comic strips Archives - Page 3 of 35 - Robot 6 @ Comic Book Resources
Digital comics | Viz Media announced Wednesday it has brought its entire library to iBooks. Viz manga are already available on Kindle, Nook, Kobo and its own app, so this pretty much completes the set. [ICv2]
Crime | Manga creator Takaaki Kubo was arrested Tuesday on charges of threatening a city councilor in the town of Amagasaki. Kubo, whose series Bakune Young was published in North America in the early 2000s by Viz Media, was arrested after police traced a threatening e-mail message to his home computer. [Anime News Network]
Creators | Art Spiegelman has been the subject of four retrospectives so far this year, the latest at the Jewish Museum in New York. Charles McGrath talks to him about what he calls “The Great Retrospection,” as well as his tobacco addiction and, oh yeah, comics. [The New York Times]
Comics are truly entering the mainstream: They’ve become an annoying Facebook app.
Bitstrips allows its 20 million users to create comic strips of themselves as status updates, with a friend or as a greeting car; they can then be shared via the Facebook app or the new mobile app. And no, “20 million” is not a typo. Potentially some 20 million people are interacting with the language of comics in a way most never do – trying to create and clearly tell a story. Sure, that story is usually the equivalent of an inane status update, and “creating” is used very liberally here, as users choose from a finite number of backgrounds and settings that they customize.
Despite looking like a cross between Bratz dolls and Wii avatars (ie, bright and garish, squarely aimed at pre-teens), Bitstrips sprung forth from a comic artist. According to Know Your Memes, the mysterious Ba (surname unknown) was tired of re-drawing characters for a comics project, so he created a system where he could re-use customized characters and settings instead of drawing them from scratch every time. He teamed up with four other guys — graphic designers and comic fans — and launched Bitstrips at the 2008 South By Southwest in Austin. Bitstrips for Schools launched soon after as an educational tool, but things didn’t start to take off until 2011, when they caught the attention of Cartoon Network.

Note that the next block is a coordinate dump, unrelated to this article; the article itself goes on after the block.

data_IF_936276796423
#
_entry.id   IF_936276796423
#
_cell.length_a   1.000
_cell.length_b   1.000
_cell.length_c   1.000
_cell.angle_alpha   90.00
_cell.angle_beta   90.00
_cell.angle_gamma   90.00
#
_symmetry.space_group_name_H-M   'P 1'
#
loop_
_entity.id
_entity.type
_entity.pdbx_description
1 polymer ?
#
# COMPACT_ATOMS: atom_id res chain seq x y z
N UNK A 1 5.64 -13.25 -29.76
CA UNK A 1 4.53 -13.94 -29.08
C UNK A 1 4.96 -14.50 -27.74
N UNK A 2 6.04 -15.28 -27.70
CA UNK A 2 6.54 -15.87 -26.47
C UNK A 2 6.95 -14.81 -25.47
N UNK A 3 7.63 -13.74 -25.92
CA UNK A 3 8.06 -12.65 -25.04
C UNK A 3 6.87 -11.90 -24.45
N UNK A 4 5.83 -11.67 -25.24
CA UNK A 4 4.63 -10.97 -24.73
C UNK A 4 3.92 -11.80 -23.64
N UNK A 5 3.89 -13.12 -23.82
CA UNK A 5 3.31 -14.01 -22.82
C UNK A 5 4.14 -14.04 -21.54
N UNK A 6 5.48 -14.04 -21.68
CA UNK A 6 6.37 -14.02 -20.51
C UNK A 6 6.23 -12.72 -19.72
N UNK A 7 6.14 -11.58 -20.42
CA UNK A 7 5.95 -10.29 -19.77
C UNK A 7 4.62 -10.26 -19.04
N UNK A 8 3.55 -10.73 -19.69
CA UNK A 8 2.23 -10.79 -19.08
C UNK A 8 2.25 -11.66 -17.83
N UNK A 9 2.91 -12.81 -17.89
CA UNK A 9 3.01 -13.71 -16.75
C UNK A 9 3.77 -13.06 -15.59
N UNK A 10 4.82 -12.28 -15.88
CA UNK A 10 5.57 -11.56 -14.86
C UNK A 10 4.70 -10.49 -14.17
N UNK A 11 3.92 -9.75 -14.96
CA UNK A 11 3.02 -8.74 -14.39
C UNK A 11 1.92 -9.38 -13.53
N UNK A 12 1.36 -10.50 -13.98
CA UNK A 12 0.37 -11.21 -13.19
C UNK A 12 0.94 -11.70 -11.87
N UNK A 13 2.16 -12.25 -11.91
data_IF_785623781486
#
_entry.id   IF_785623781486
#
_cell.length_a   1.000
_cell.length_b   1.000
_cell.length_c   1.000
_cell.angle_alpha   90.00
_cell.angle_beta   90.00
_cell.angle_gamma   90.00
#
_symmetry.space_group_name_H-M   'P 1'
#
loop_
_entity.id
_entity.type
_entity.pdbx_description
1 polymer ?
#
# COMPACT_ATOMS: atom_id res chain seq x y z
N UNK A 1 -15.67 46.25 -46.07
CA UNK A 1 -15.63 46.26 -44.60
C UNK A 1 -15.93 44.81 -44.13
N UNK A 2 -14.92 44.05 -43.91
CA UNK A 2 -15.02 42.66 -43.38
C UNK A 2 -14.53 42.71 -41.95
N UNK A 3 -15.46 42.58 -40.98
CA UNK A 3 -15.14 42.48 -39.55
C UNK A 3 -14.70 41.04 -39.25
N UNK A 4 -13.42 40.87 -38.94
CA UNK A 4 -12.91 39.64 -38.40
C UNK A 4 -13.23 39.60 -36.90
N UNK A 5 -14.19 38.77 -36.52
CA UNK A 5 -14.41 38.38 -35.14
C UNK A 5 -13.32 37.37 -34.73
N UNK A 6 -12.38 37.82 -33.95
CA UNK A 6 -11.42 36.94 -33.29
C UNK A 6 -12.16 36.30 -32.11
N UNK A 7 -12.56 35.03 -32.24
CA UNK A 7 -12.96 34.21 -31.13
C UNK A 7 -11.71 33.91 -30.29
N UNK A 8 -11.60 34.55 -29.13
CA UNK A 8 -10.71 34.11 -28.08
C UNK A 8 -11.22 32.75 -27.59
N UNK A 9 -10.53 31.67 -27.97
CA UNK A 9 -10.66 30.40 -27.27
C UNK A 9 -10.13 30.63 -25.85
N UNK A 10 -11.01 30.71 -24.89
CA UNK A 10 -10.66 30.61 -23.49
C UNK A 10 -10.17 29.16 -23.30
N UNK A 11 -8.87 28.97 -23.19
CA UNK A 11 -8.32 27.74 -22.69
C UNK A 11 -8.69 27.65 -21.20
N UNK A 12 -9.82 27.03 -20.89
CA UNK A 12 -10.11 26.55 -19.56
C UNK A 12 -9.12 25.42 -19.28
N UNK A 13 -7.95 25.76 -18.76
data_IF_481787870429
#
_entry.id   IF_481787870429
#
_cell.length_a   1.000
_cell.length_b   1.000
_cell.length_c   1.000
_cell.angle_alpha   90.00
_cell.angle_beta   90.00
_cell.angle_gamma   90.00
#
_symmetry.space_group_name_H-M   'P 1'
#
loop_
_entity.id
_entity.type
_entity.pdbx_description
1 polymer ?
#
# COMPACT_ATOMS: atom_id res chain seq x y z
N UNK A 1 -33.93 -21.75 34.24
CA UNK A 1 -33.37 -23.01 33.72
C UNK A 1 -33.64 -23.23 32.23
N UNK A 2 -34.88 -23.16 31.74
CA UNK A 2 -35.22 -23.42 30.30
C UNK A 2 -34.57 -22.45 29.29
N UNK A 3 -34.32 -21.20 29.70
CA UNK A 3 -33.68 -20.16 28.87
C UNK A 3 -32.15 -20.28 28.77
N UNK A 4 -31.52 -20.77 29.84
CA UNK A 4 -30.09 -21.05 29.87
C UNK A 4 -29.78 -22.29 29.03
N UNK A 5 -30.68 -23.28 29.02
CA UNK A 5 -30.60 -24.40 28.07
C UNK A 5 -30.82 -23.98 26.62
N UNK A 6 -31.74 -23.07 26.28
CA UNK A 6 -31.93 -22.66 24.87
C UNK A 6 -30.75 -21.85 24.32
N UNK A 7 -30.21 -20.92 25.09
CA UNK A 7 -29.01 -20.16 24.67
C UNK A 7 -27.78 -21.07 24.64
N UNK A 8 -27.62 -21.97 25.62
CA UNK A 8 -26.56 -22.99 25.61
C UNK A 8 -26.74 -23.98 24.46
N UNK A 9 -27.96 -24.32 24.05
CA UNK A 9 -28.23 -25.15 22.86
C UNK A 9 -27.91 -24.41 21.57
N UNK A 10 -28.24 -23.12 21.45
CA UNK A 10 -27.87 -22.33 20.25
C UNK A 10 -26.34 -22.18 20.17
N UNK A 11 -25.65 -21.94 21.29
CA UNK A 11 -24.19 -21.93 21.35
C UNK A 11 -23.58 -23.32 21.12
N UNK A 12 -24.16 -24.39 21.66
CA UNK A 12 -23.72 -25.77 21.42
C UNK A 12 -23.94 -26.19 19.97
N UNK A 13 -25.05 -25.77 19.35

A historian believes he has identified the designer of the Bayeux Tapesty, an 11th-century embroidered cloth once characterized by Bryan Talbot as “the first known British comic strip.”
Embroidered on linen with colored woolen yarns, the 230-foot “tapestry” consists of about 50 scenes depicting the Norman conquest of England in 1066. Although some scholars have long theorized it was commissioned by Bishop Odo of Bayeux, half-brother of William the Conqueror, the name of the actual designer has been elusive.
But now Medievalists.net reports that in a paper published in the journal Anglo-Norman Studies, Howard B. Clarke credits Scolland, abbot of St.Augustine’s monastery in Canterbury, with the work.
Graphic novels | Graphic novel sales are up 6.59 percent in comics shops, and they are also up in bookstores, according to the latest issue of ICv2′s Internal Correspondence. Sales have been increasing in the direct market for a while, but this is the first uptick in bookstore sales since the economy crashed in 2008. There seem to be several factors, including the popularity of television and movie tie-ins — the success of DC’s graphic novel program linked to Man of Steel is singled out — and a turnaround in manga sales. The article winds up with lists of the top properties in a number of different categories. [ICv2]